Audio, Display and Camera Quality
Since the Redmi Note 3 packs a 5.5-inch 1080p panel like the Note 2, we expected an identical visual experience. However, the display on the Note 3 looks a bit better. It’s somewhat brighter than the display on the Note 2, the colours and contrast also look marginally better. It’s not a huge difference, but it’s visible.
This is good news, because the display on the Note 2 was outshined by some competing devices, namely the Meizu M2 Note.
Audio quality is good. The rear-firing speaker is relatively powerful, but more importantly it delivers consistent quality regardless of volume. Even when it’s maxed out, there are no distortions or vibrations.
Call quality is usually a non-issue nowadays, and the Redmi Note 3 does not disappoint. The phone also appears to have a secondary noise suppression microphone, but we didn't see it in the settings (which allow users to adjust the noise suppression mode on Mi-series phones). In any case, it's on board and call quality should not be a concern.
This brings us to the camera, which is more or less the same unit we had a chance to try on the Redmi Note 2. It’s more or less the same. Xiaomi uses Sony and Samsung sensors in the Redmi 2 and Redmi 3.
We weren’t too impressed with the camera on the Redmi Note 2, so we don’t expect a big difference with the Note 3, since it shares the same sensor and f/2.2 lens. Don’t get us wrong, the camera is perfectly fine, but we’ve seen competing phablets deliver slightly better overall results.
One feature that makes the camera stand out is phase detection auto focus (PDAF). We explained the concept in our previous reviews, so let’s just say what this neat technology does for the end-user: it enables the camera to focus faster and deliver more consistent results. Long story short: A competing smartphone with a similar non-PDAF sensor behind some better optics could yield somewhat better shots, but the Redmi Note 3 will deliver superior consistency with fewer useless out-of-focus shots.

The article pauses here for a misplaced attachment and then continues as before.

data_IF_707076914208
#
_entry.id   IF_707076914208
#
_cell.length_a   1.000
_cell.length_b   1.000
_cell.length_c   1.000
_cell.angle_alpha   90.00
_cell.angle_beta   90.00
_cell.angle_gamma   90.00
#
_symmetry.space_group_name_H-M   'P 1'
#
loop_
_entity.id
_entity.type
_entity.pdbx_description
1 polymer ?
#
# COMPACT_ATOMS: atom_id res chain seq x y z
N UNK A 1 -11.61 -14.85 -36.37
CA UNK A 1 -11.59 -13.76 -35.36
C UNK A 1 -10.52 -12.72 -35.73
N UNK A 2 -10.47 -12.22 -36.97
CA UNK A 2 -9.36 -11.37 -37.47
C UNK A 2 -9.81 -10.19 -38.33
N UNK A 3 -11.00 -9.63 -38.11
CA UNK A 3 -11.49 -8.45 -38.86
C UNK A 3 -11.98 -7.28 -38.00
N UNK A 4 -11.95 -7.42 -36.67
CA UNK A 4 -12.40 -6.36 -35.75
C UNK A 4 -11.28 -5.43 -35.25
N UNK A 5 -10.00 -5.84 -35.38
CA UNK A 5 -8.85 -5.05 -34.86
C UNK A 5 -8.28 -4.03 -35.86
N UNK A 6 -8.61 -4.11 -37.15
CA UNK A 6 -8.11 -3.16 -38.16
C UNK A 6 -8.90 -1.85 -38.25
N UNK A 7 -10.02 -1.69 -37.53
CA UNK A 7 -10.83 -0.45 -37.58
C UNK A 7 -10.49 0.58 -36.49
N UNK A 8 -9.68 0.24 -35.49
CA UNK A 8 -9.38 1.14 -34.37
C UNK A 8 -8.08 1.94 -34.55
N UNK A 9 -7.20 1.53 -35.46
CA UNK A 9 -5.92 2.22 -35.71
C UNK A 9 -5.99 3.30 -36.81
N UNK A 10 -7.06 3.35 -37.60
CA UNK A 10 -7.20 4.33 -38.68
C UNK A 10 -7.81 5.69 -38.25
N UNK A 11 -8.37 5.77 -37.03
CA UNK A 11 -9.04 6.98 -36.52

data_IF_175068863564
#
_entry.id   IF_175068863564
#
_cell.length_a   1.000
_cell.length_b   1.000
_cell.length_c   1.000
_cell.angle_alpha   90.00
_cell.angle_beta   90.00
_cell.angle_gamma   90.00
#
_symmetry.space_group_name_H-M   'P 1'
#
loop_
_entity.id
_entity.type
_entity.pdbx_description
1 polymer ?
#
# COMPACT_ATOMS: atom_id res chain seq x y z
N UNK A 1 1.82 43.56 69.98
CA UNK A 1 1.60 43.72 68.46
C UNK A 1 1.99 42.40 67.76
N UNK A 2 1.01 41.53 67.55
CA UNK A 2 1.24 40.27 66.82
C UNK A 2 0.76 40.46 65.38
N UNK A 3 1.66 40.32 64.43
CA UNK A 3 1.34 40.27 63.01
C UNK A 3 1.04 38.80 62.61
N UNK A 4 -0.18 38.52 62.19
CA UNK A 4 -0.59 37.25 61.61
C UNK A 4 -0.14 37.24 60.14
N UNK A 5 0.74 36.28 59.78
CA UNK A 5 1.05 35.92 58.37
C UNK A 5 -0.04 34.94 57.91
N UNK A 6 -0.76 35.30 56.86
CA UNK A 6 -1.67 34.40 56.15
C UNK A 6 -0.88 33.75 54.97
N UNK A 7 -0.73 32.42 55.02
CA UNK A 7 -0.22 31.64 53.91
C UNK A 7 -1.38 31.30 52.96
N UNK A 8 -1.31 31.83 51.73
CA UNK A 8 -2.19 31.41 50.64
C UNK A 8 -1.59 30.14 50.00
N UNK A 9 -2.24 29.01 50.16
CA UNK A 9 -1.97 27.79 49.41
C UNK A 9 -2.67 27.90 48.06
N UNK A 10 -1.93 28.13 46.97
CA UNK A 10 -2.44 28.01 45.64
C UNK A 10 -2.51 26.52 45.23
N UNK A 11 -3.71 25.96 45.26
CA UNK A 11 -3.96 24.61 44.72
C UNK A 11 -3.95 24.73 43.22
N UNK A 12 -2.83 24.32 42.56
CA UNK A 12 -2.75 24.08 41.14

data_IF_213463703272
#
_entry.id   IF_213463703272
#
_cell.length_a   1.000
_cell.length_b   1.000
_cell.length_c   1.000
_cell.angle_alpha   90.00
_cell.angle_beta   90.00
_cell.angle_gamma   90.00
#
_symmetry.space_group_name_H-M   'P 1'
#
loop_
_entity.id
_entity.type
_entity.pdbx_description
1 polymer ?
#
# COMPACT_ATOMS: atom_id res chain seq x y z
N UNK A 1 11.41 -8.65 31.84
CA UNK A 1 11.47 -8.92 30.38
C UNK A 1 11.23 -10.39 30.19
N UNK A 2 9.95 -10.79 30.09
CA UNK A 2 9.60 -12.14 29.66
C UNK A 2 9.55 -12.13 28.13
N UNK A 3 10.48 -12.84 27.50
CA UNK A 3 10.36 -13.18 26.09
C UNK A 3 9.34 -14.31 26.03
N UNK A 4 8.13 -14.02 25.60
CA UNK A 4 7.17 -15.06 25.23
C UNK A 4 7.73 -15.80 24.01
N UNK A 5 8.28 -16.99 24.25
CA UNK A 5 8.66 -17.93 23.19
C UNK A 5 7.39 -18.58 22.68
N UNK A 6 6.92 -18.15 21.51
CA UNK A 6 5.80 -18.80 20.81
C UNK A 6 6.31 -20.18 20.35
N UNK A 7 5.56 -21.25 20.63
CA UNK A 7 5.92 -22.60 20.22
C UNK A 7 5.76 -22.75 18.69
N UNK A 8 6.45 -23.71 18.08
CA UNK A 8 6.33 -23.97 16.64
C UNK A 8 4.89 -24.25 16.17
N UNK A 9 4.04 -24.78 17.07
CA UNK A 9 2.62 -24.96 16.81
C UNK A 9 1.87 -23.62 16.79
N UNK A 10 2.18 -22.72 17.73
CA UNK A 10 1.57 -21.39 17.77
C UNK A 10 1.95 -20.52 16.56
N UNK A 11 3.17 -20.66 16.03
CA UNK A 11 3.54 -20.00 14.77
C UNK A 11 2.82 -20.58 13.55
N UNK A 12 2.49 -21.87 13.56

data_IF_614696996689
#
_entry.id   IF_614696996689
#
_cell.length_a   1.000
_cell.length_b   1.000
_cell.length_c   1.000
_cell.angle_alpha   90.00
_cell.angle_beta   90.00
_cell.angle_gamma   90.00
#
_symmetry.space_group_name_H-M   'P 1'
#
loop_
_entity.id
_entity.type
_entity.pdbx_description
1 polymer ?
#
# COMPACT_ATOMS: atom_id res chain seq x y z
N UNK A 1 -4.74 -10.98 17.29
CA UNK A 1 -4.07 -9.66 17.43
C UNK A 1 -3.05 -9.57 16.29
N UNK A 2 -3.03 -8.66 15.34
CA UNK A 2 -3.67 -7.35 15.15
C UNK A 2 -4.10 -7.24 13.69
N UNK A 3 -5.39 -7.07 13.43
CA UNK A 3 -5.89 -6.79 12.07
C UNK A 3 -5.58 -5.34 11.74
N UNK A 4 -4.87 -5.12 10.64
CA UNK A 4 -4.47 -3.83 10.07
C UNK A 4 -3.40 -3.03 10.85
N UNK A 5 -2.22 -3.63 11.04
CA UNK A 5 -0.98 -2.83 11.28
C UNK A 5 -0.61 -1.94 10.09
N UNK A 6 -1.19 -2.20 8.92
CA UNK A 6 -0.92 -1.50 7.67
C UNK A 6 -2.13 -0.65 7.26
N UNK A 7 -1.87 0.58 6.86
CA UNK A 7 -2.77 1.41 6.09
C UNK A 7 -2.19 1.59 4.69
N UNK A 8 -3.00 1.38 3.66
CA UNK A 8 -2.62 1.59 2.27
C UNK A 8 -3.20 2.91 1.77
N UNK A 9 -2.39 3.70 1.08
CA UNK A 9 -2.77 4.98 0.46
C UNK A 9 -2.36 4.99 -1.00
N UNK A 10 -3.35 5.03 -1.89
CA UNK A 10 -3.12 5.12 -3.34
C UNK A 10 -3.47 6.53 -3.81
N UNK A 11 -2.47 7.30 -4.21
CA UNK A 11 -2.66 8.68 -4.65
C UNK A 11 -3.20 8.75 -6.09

The other noteworthy feature is the excellent HDR mode. It's fast and the image quality is good as well.
We tried it out at dusk, with a lot of haze and smog, far from ideal conditions. As you can see, the results were quite good.
Cropped at 100%, the HDR image still retains a lot of detail.
Indoor shots were pleasing as well, by day and night. Still, we should note that low-light performance isn't very good due to the slow aperture and overly aggressive noise reduction algorithm.
In case you use the LED flash a lot, the good news is that Xiaomi added a second, warm LED to the Note 3, so you get a more powerful dual-tone flash. The Redmi Note 2 relies on a single, cool white LED.
So how does it compare to camera on the Redmi Note 2? At first, we thought it was quite a bit better, but that was down to the differently callibrated displays on the Note 2 and 3. In reality, the photos are very close and it's really hard to point to a clear difference. We did get the feeling that the Redmi Note 3 focuses a bit better than the Note 2, but that might be subjective, or it might be a software tweak that will do the same for the Note 2 in the next update. The hardware appears to be identical, so in the long run you should expect identical performance (and software tweaks on both).
The biggest differences in this Redmi Note 3 vs Redmi Note 2 shot are the parmesan cheese...
....And at 100%, you can see we focused on two different bits of cannelloni.
The front camera is shared with the Redmi Note 2 as well, and we loved it. It's one of the best cameras in the price class, if not the best.
There’s not much to say about the MIUI camera app. It has plenty of useful features and effects, it’s fast as usual, and we have no major complaints.